The Case Of Weedmaps And California

The Case Of Weedmaps And California

Weedmaps and California are in a jurisdictional tussle. What does it mean for the marijuana industry in the Golden State?

On February 16, Lori Ajax of California’s Bureau of Cannabis Control sent a cease and desist letter to Weedmaps, informing the online marijuana directory and search platform that it needs to stop running ads for unlicensed pot retailers. A few weeks later, Weedmaps responded, claiming the bureau lacks the authority to police who can advertise on the site. While the tussle could lead to disciplinary action for the site, it could also lead to clearer rules for canna-businesses.

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In Ajax’s letter, she explained that Senate Bill 94 requires that ads for cannabis retailers must include a California license number showing they’re permitted by state and local authorities. The license number is also intended to ensure that, when all regulations are fully enacted later this year, all marijuana sold by a particular retailer has been tested for safety, properly labeled, and is otherwise in compliance. If Weedmaps doesn’t immediately drop ads for unlicensed businesses, Ajax says, the company could be subject to criminal and civil penalties, including civil fines for each illegal ad.

While Weedmaps competitor Leafly.com announced that it was dropping ads for all unlicensed retailers as of March 1, Weedmaps denied Ajax’s request to cease and desist running such ads.

Online advertising giant Weedmaps, which was founded in 2007 and has offices from Denver to Berlin, helps visitors locate dispensaries and browse their selections of cannabis. Its site and app use a Yelp-like system to rate cannabis retailers — many of which are unlicensed.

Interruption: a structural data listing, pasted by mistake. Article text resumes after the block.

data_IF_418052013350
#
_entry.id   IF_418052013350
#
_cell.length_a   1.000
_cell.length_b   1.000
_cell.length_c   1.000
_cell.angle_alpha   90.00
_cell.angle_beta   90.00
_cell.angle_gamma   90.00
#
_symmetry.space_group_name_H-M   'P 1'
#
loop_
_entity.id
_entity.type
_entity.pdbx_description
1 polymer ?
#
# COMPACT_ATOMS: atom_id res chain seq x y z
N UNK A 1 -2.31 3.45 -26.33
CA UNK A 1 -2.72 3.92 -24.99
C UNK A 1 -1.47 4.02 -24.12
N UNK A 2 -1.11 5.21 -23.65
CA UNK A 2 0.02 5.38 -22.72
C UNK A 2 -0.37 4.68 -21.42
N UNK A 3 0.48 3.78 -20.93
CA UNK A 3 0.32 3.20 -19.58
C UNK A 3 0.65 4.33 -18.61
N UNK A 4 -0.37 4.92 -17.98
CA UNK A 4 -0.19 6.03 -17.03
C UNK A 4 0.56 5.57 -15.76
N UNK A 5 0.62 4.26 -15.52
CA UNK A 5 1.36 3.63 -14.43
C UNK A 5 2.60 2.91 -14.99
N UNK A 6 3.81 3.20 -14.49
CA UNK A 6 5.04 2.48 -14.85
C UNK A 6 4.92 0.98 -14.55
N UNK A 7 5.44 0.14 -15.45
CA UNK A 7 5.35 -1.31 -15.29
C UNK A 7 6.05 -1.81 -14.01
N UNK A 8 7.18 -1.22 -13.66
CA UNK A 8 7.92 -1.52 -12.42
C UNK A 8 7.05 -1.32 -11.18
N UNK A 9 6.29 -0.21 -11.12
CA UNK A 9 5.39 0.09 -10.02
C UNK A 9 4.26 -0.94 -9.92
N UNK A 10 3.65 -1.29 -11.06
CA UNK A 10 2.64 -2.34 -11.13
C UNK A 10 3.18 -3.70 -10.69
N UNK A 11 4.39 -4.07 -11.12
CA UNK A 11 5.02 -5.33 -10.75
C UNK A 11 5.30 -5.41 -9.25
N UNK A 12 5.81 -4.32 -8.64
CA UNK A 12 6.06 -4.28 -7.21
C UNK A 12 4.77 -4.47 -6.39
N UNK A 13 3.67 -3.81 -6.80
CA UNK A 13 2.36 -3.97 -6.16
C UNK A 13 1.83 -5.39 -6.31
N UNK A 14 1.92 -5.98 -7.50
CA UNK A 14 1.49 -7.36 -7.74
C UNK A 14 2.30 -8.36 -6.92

As Marijuana Business Daily reports, the company responded to Ajax’s letter with a letter of its own, claiming that it is “not a Licensee subject to the Bureau’s purview,” and that he bureau is “putting the cart before the horse” by focusing on enforcement while the vast majority of existing canna-businesses are still unlicensed or in the process of obtaining permits.

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While Weedmaps hasn’t publicly commented on its letter, company president Christopher Beals was defiant about the issue of unlicensed retailers during an interview in February.

“The thing is, at the end of the day, we’re an information platform,” Beals said. “We’re showing the same information that Google and Yelp and Craigslist and 30 other websites are showing.”

Beals went on to say that if states and cities really want to control the illegal market, they need to establish a solid regulatory framework and issue permits to enough licensed marijuana businesses to meet demand.

“To sort of say, ‘Let’s pretend an illegal market doesn’t exist’ or that people can’t just type ‘dispensary’ into Google and find this information… isn’t really realistic,” he added.

Lawyers close to the industry are split on the issue.

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One attorney, Omar Figueroa, told Marijuana Business Daily that the bureau has jurisdiction over all “commercial cannabis activity” in the state, up to and including Weedmaps. He also says, however, that it’s unclear what that means in terms of disciplinary actions.

Another attorney, Khurshid Khoja, says that, according to his reading of state law, the bureau only has legal jurisdiction over licensees, not ancillary businesses like websites that serve as advertising platforms. Khoja says that since the main punishment the bureau can impose is suspending or revoking licenses, its disciplinary procedures won’t apply to Weedmaps.

While bureau spokesman Alex Traverso told the Orange County Register that there is “no immediate action planned” against Weedmaps, the company’s current strategy and defiance could be damaging its reputation among its California clients.

“It’s not just the legal concerns that they have to consider. It’s goodwill among licensees,” Khoja told Marijuana Business Daily.

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As Khoja explains, the bureau’s cease and desist letter was written at the request of current licensees, who are also customers of Weedmaps. In addition, Figueroa says, Weedmaps could be angering customers by charging licensed retailers thousands of dollars a month, while potentially charging unlicensed competitors far less. Some licensed retailers, he said, have already complained.

“Weedmaps could also get sued by its advertisers who are licensed for unfair business practices,” Figueroa said. “California has pretty strong protections for that. There’s definitely a risk of that.”